WICHITA, Kan. (KSNW) — We have new information from our special Brady/Giglio investigation we first told you about Monday night.
KSN uncovered that not only has the number of police officers on the Brady/Giglio list grown this year, but that the ultimate decision determining if an officer is brought back to the force after committing an infraction that places him on the list all lies with one man — and it’s all in private.
That man, City Manager Robert Layton, declined our requests for interviews to be part of that story. On Thursday, he sat down with Katie Taube as we continue our KSN Investigation.
Our investigation revealed that the police chief doesn’t get to decide what officers are on his force or let go. The city, instead, uses a three-person panel for arbitration. That panel includes a union member, an arbitrator and someone from the city. While the panel recommends a course of action, the city manager makes the ultimate call.
We have been asking why this process isn’t public, and why does the city manager make these decisions with no accountability to the tax payers who pay those salaries.
“In terms of opening up our discipline process to the public, I don’t believe that will happen,” said Layton.
Public interest versus employee’s right to privacy is a tightrope walk that Layton says is at the heart of the matter.
The Wichita City Council sets the policy that leaves the city manager as the final hiring and firing authority. Included in that policy is the non-binding arbitration process for terminated police employees like the case of Brian Safris, a police officer who was fired after the city settled a case filed against the police department alleging that Safras tazed and beat a man while on duty over a handicap parking space. That settlement cost the city $325,000.
KSN learned that officer was brought back to the force this summer, even though doing so meant he was placed on the Brady/Giglio list, increasing the number of officers on that list to 19.
Robert Layton made that decision and we wanted to know how it was made.
“In the case you’ve been looking at of the detective, I took information from the arbitration panel, also the police chief, and also from legal counsel,” said Layton. “So all those factored in to my final decision on what we did with that person.”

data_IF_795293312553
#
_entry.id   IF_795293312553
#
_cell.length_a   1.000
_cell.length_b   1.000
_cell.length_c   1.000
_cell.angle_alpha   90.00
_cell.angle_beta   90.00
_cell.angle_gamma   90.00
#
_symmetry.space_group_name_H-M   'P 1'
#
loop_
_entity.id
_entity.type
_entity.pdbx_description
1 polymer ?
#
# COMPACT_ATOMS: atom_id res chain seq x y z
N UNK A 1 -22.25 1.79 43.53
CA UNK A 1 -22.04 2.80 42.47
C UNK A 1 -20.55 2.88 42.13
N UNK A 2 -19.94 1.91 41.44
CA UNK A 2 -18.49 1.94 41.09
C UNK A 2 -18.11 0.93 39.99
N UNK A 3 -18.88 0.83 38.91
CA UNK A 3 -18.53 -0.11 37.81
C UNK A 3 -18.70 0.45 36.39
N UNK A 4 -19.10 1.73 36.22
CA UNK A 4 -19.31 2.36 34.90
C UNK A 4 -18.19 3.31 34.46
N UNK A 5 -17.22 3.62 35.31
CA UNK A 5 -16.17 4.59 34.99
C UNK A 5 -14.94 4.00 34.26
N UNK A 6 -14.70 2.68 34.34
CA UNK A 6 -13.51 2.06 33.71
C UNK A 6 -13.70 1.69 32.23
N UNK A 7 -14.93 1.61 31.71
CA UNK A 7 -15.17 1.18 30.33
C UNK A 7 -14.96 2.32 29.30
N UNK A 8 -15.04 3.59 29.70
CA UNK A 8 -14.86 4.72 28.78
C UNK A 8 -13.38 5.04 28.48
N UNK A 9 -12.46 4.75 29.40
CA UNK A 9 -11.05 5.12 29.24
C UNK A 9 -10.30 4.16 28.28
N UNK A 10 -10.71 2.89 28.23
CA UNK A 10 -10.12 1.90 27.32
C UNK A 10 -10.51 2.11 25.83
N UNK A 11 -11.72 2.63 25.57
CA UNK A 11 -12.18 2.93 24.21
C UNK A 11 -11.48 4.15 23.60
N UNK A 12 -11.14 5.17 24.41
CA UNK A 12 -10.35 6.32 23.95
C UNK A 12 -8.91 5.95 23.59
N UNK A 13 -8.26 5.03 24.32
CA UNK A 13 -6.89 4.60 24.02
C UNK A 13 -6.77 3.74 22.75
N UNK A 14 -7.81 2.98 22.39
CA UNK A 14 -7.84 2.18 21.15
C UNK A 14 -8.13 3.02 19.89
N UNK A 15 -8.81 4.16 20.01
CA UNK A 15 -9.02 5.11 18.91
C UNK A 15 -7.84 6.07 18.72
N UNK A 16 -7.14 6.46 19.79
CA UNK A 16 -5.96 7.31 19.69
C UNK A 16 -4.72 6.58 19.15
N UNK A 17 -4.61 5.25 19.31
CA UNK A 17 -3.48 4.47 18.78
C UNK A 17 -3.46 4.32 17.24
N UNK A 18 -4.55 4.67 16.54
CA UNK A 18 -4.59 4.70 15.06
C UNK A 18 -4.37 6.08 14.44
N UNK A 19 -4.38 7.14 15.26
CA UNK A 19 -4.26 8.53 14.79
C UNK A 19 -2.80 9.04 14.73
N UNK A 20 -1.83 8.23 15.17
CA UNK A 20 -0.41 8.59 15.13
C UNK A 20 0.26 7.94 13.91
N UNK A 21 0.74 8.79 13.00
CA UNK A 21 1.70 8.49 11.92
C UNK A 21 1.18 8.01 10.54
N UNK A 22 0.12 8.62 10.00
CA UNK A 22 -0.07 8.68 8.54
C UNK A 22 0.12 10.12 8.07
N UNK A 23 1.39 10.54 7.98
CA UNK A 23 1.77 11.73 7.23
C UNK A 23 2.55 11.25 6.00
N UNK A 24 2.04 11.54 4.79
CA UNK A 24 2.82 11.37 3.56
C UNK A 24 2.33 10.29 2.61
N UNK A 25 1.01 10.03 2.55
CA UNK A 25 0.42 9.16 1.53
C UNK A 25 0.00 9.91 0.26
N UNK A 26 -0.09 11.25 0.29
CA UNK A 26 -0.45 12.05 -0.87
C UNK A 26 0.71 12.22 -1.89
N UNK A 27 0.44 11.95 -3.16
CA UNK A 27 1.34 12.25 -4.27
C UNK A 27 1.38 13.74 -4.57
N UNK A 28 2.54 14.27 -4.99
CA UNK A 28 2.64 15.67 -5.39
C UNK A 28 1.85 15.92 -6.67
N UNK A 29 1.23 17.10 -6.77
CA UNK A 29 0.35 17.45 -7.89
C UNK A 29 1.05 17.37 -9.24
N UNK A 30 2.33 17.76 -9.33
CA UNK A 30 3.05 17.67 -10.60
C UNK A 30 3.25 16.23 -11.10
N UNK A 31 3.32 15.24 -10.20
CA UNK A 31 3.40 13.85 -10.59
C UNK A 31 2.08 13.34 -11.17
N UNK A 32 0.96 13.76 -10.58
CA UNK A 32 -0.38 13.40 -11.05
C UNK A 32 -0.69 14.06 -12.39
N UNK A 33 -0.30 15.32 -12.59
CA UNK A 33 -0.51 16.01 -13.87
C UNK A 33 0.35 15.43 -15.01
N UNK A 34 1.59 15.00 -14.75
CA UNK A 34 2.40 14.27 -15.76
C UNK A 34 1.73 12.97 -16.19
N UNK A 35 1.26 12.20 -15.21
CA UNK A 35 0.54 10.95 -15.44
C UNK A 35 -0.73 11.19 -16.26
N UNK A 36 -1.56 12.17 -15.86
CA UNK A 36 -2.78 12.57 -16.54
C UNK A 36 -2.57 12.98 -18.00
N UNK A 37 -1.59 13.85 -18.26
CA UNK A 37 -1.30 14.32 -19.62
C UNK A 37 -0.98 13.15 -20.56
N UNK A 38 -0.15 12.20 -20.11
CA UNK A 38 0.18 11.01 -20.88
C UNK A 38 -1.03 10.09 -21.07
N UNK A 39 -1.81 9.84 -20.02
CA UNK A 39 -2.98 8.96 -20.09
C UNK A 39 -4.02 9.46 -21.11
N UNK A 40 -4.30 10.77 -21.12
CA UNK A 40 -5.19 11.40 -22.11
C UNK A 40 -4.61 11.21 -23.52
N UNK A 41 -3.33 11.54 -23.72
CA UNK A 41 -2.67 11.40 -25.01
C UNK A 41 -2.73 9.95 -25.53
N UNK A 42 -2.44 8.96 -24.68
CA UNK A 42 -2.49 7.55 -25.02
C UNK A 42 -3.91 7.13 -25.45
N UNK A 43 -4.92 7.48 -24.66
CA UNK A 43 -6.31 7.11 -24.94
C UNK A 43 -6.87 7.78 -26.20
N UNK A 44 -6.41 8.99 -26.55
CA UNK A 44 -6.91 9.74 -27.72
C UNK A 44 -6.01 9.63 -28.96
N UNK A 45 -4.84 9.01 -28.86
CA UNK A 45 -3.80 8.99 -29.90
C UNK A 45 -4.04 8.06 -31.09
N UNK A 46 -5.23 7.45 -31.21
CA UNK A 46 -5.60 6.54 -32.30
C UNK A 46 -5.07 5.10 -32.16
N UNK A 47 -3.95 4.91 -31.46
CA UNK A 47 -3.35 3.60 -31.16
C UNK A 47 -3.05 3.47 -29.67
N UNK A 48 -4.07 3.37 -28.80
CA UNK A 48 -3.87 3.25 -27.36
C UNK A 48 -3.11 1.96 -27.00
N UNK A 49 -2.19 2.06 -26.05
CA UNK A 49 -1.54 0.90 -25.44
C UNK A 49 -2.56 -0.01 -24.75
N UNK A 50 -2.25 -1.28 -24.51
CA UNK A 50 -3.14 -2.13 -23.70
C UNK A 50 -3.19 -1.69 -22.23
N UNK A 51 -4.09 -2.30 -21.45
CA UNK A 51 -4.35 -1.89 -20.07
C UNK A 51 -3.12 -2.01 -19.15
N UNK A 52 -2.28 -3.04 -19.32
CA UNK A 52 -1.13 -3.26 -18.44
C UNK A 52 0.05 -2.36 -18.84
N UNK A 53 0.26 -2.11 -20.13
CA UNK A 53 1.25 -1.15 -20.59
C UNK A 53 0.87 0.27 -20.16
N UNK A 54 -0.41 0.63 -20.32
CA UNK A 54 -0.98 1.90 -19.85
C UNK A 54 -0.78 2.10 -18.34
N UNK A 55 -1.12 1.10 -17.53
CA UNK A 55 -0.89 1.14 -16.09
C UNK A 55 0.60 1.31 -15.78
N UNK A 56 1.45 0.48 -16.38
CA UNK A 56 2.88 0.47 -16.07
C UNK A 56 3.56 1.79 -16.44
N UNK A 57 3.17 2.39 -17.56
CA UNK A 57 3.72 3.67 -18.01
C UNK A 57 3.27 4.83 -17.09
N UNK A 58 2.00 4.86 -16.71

We talked to Gordon Ramsey, the current police chief, who wasn’t in Wichita when Safras was fired but was the chief when he was re-hired. His position about having officers on the list on his force was clear:
“I would like for arbitrations to be public so people can see the action government is taking to deal with employee issues so there is no question,” said Chief Ramsay.
KSN cannot have access to the documents surrounding the arbitration process because the city refuses to release them saying that would violate the privacy rights of the employee, even though that employee’s salary is paid for by tax payers.
We asked Layton, “As taxpayers, it makes it questionable as to why certain decisions are being made as to why people are fired or not. Does that concern you?”
“Not really, and let’s talk about that,” said Layton. “What we’re talking about are personnel matters. And all of us, whether we work for public or private business as employees, there are a few things protected for us and one is our personnel files and information regarding our employment.
Officers with credibility issues are labeled Brady/Giglio to disclose their status because the city must disclose any credibility issues against police employees so the issues are known if criminal cases go to court.
We asked Layton, “Just playing devil’s advocate, those tax payer dollars are being used to pay an officer that can’t serve in a full capacity on the force.”
Layton responded, “But that’s your definition of full capacity. We are not going to keep them in a position where they’re being paid full time for part time work. We’re still going to put someone in a productive position.”
When asked if the city would ever consider changing its policy to make police grievance arbitrations public as other cities and states do, Layton said it is possible but not likely.
“We could probably even have a binding arbitration system here,” said Layton. “Then there are questions we’d have to talk about what Kansas law provides for in terms of privacy, but that’s hypothetical.”
Layton says it is important to note that the city does not create new positions for officers on the Brady/Giglio list, nor do they increase the number of police officers they have to offset those on the list.
The Wichita Police Department has numerous openings right now, and the department is doing a survey to figure out how many officers they need.
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